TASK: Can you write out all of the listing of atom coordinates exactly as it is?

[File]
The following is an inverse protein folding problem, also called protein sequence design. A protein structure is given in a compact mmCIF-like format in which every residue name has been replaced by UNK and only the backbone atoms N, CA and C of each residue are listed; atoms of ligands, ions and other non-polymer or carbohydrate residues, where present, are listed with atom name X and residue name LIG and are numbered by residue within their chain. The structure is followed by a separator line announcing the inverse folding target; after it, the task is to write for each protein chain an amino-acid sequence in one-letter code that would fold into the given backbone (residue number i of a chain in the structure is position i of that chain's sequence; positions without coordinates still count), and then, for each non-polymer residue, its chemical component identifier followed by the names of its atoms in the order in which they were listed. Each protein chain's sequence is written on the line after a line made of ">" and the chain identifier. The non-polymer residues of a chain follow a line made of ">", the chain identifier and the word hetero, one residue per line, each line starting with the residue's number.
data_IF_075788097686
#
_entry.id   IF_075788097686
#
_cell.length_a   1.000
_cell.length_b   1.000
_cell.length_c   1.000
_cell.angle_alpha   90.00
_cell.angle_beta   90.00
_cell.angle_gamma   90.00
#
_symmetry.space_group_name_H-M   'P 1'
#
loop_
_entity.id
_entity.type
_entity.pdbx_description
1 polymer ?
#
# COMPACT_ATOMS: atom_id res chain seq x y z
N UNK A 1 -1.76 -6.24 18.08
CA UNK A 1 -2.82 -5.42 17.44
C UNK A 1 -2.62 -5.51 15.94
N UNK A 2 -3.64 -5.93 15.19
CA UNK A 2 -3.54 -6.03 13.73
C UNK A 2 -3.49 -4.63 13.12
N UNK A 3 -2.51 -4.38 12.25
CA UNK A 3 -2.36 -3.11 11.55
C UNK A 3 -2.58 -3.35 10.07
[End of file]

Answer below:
The following is an inverse protein folding problem, also called protein sequence design. A protein structure is given in a compact mmCIF-like format in which every residue name has been replaced by UNK and only the backbone atoms N, CA and C of each residue are listed; atoms of ligands, ions and other non-polymer or carbohydrate residues, where present, are listed with atom name X and residue name LIG and are numbered by residue within their chain. The structure is followed by a separator line announcing the inverse folding target; after it, the task is to write for each protein chain an amino-acid sequence in one-letter code that would fold into the given backbone (residue number i of a chain in the structure is position i of that chain's sequence; positions without coordinates still count), and then, for each non-polymer residue, its chemical component identifier followed by the names of its atoms in the order in which they were listed. Each protein chain's sequence is written on the line after a line made of ">" and the chain identifier. The non-polymer residues of a chain follow a line made of ">", the chain identifier and the word hetero, one residue per line, each line starting with the residue's number.
data_IF_075788097686
#
_entry.id   IF_075788097686
#
_cell.length_a   1.000
_cell.length_b   1.000
_cell.length_c   1.000
_cell.angle_alpha   90.00
_cell.angle_beta   90.00
_cell.angle_gamma   90.00
#
_symmetry.space_group_name_H-M   'P 1'
#
loop_
_entity.id
_entity.type
_entity.pdbx_description
1 polymer ?
#
# COMPACT_ATOMS: atom_id res chain seq x y z
N UNK A 1 -1.76 -6.24 18.08
CA UNK A 1 -2.82 -5.42 17.44
C UNK A 1 -2.62 -5.51 15.94
N UNK A 2 -3.64 -5.93 15.19
CA UNK A 2 -3.54 -6.03 13.73
C UNK A 2 -3.49 -4.63 13.12
N UNK A 3 -2.51 -4.38 12.25
CA UNK A 3 -2.36 -3.11 11.55
C UNK A 3 -2.58 -3.35 10.07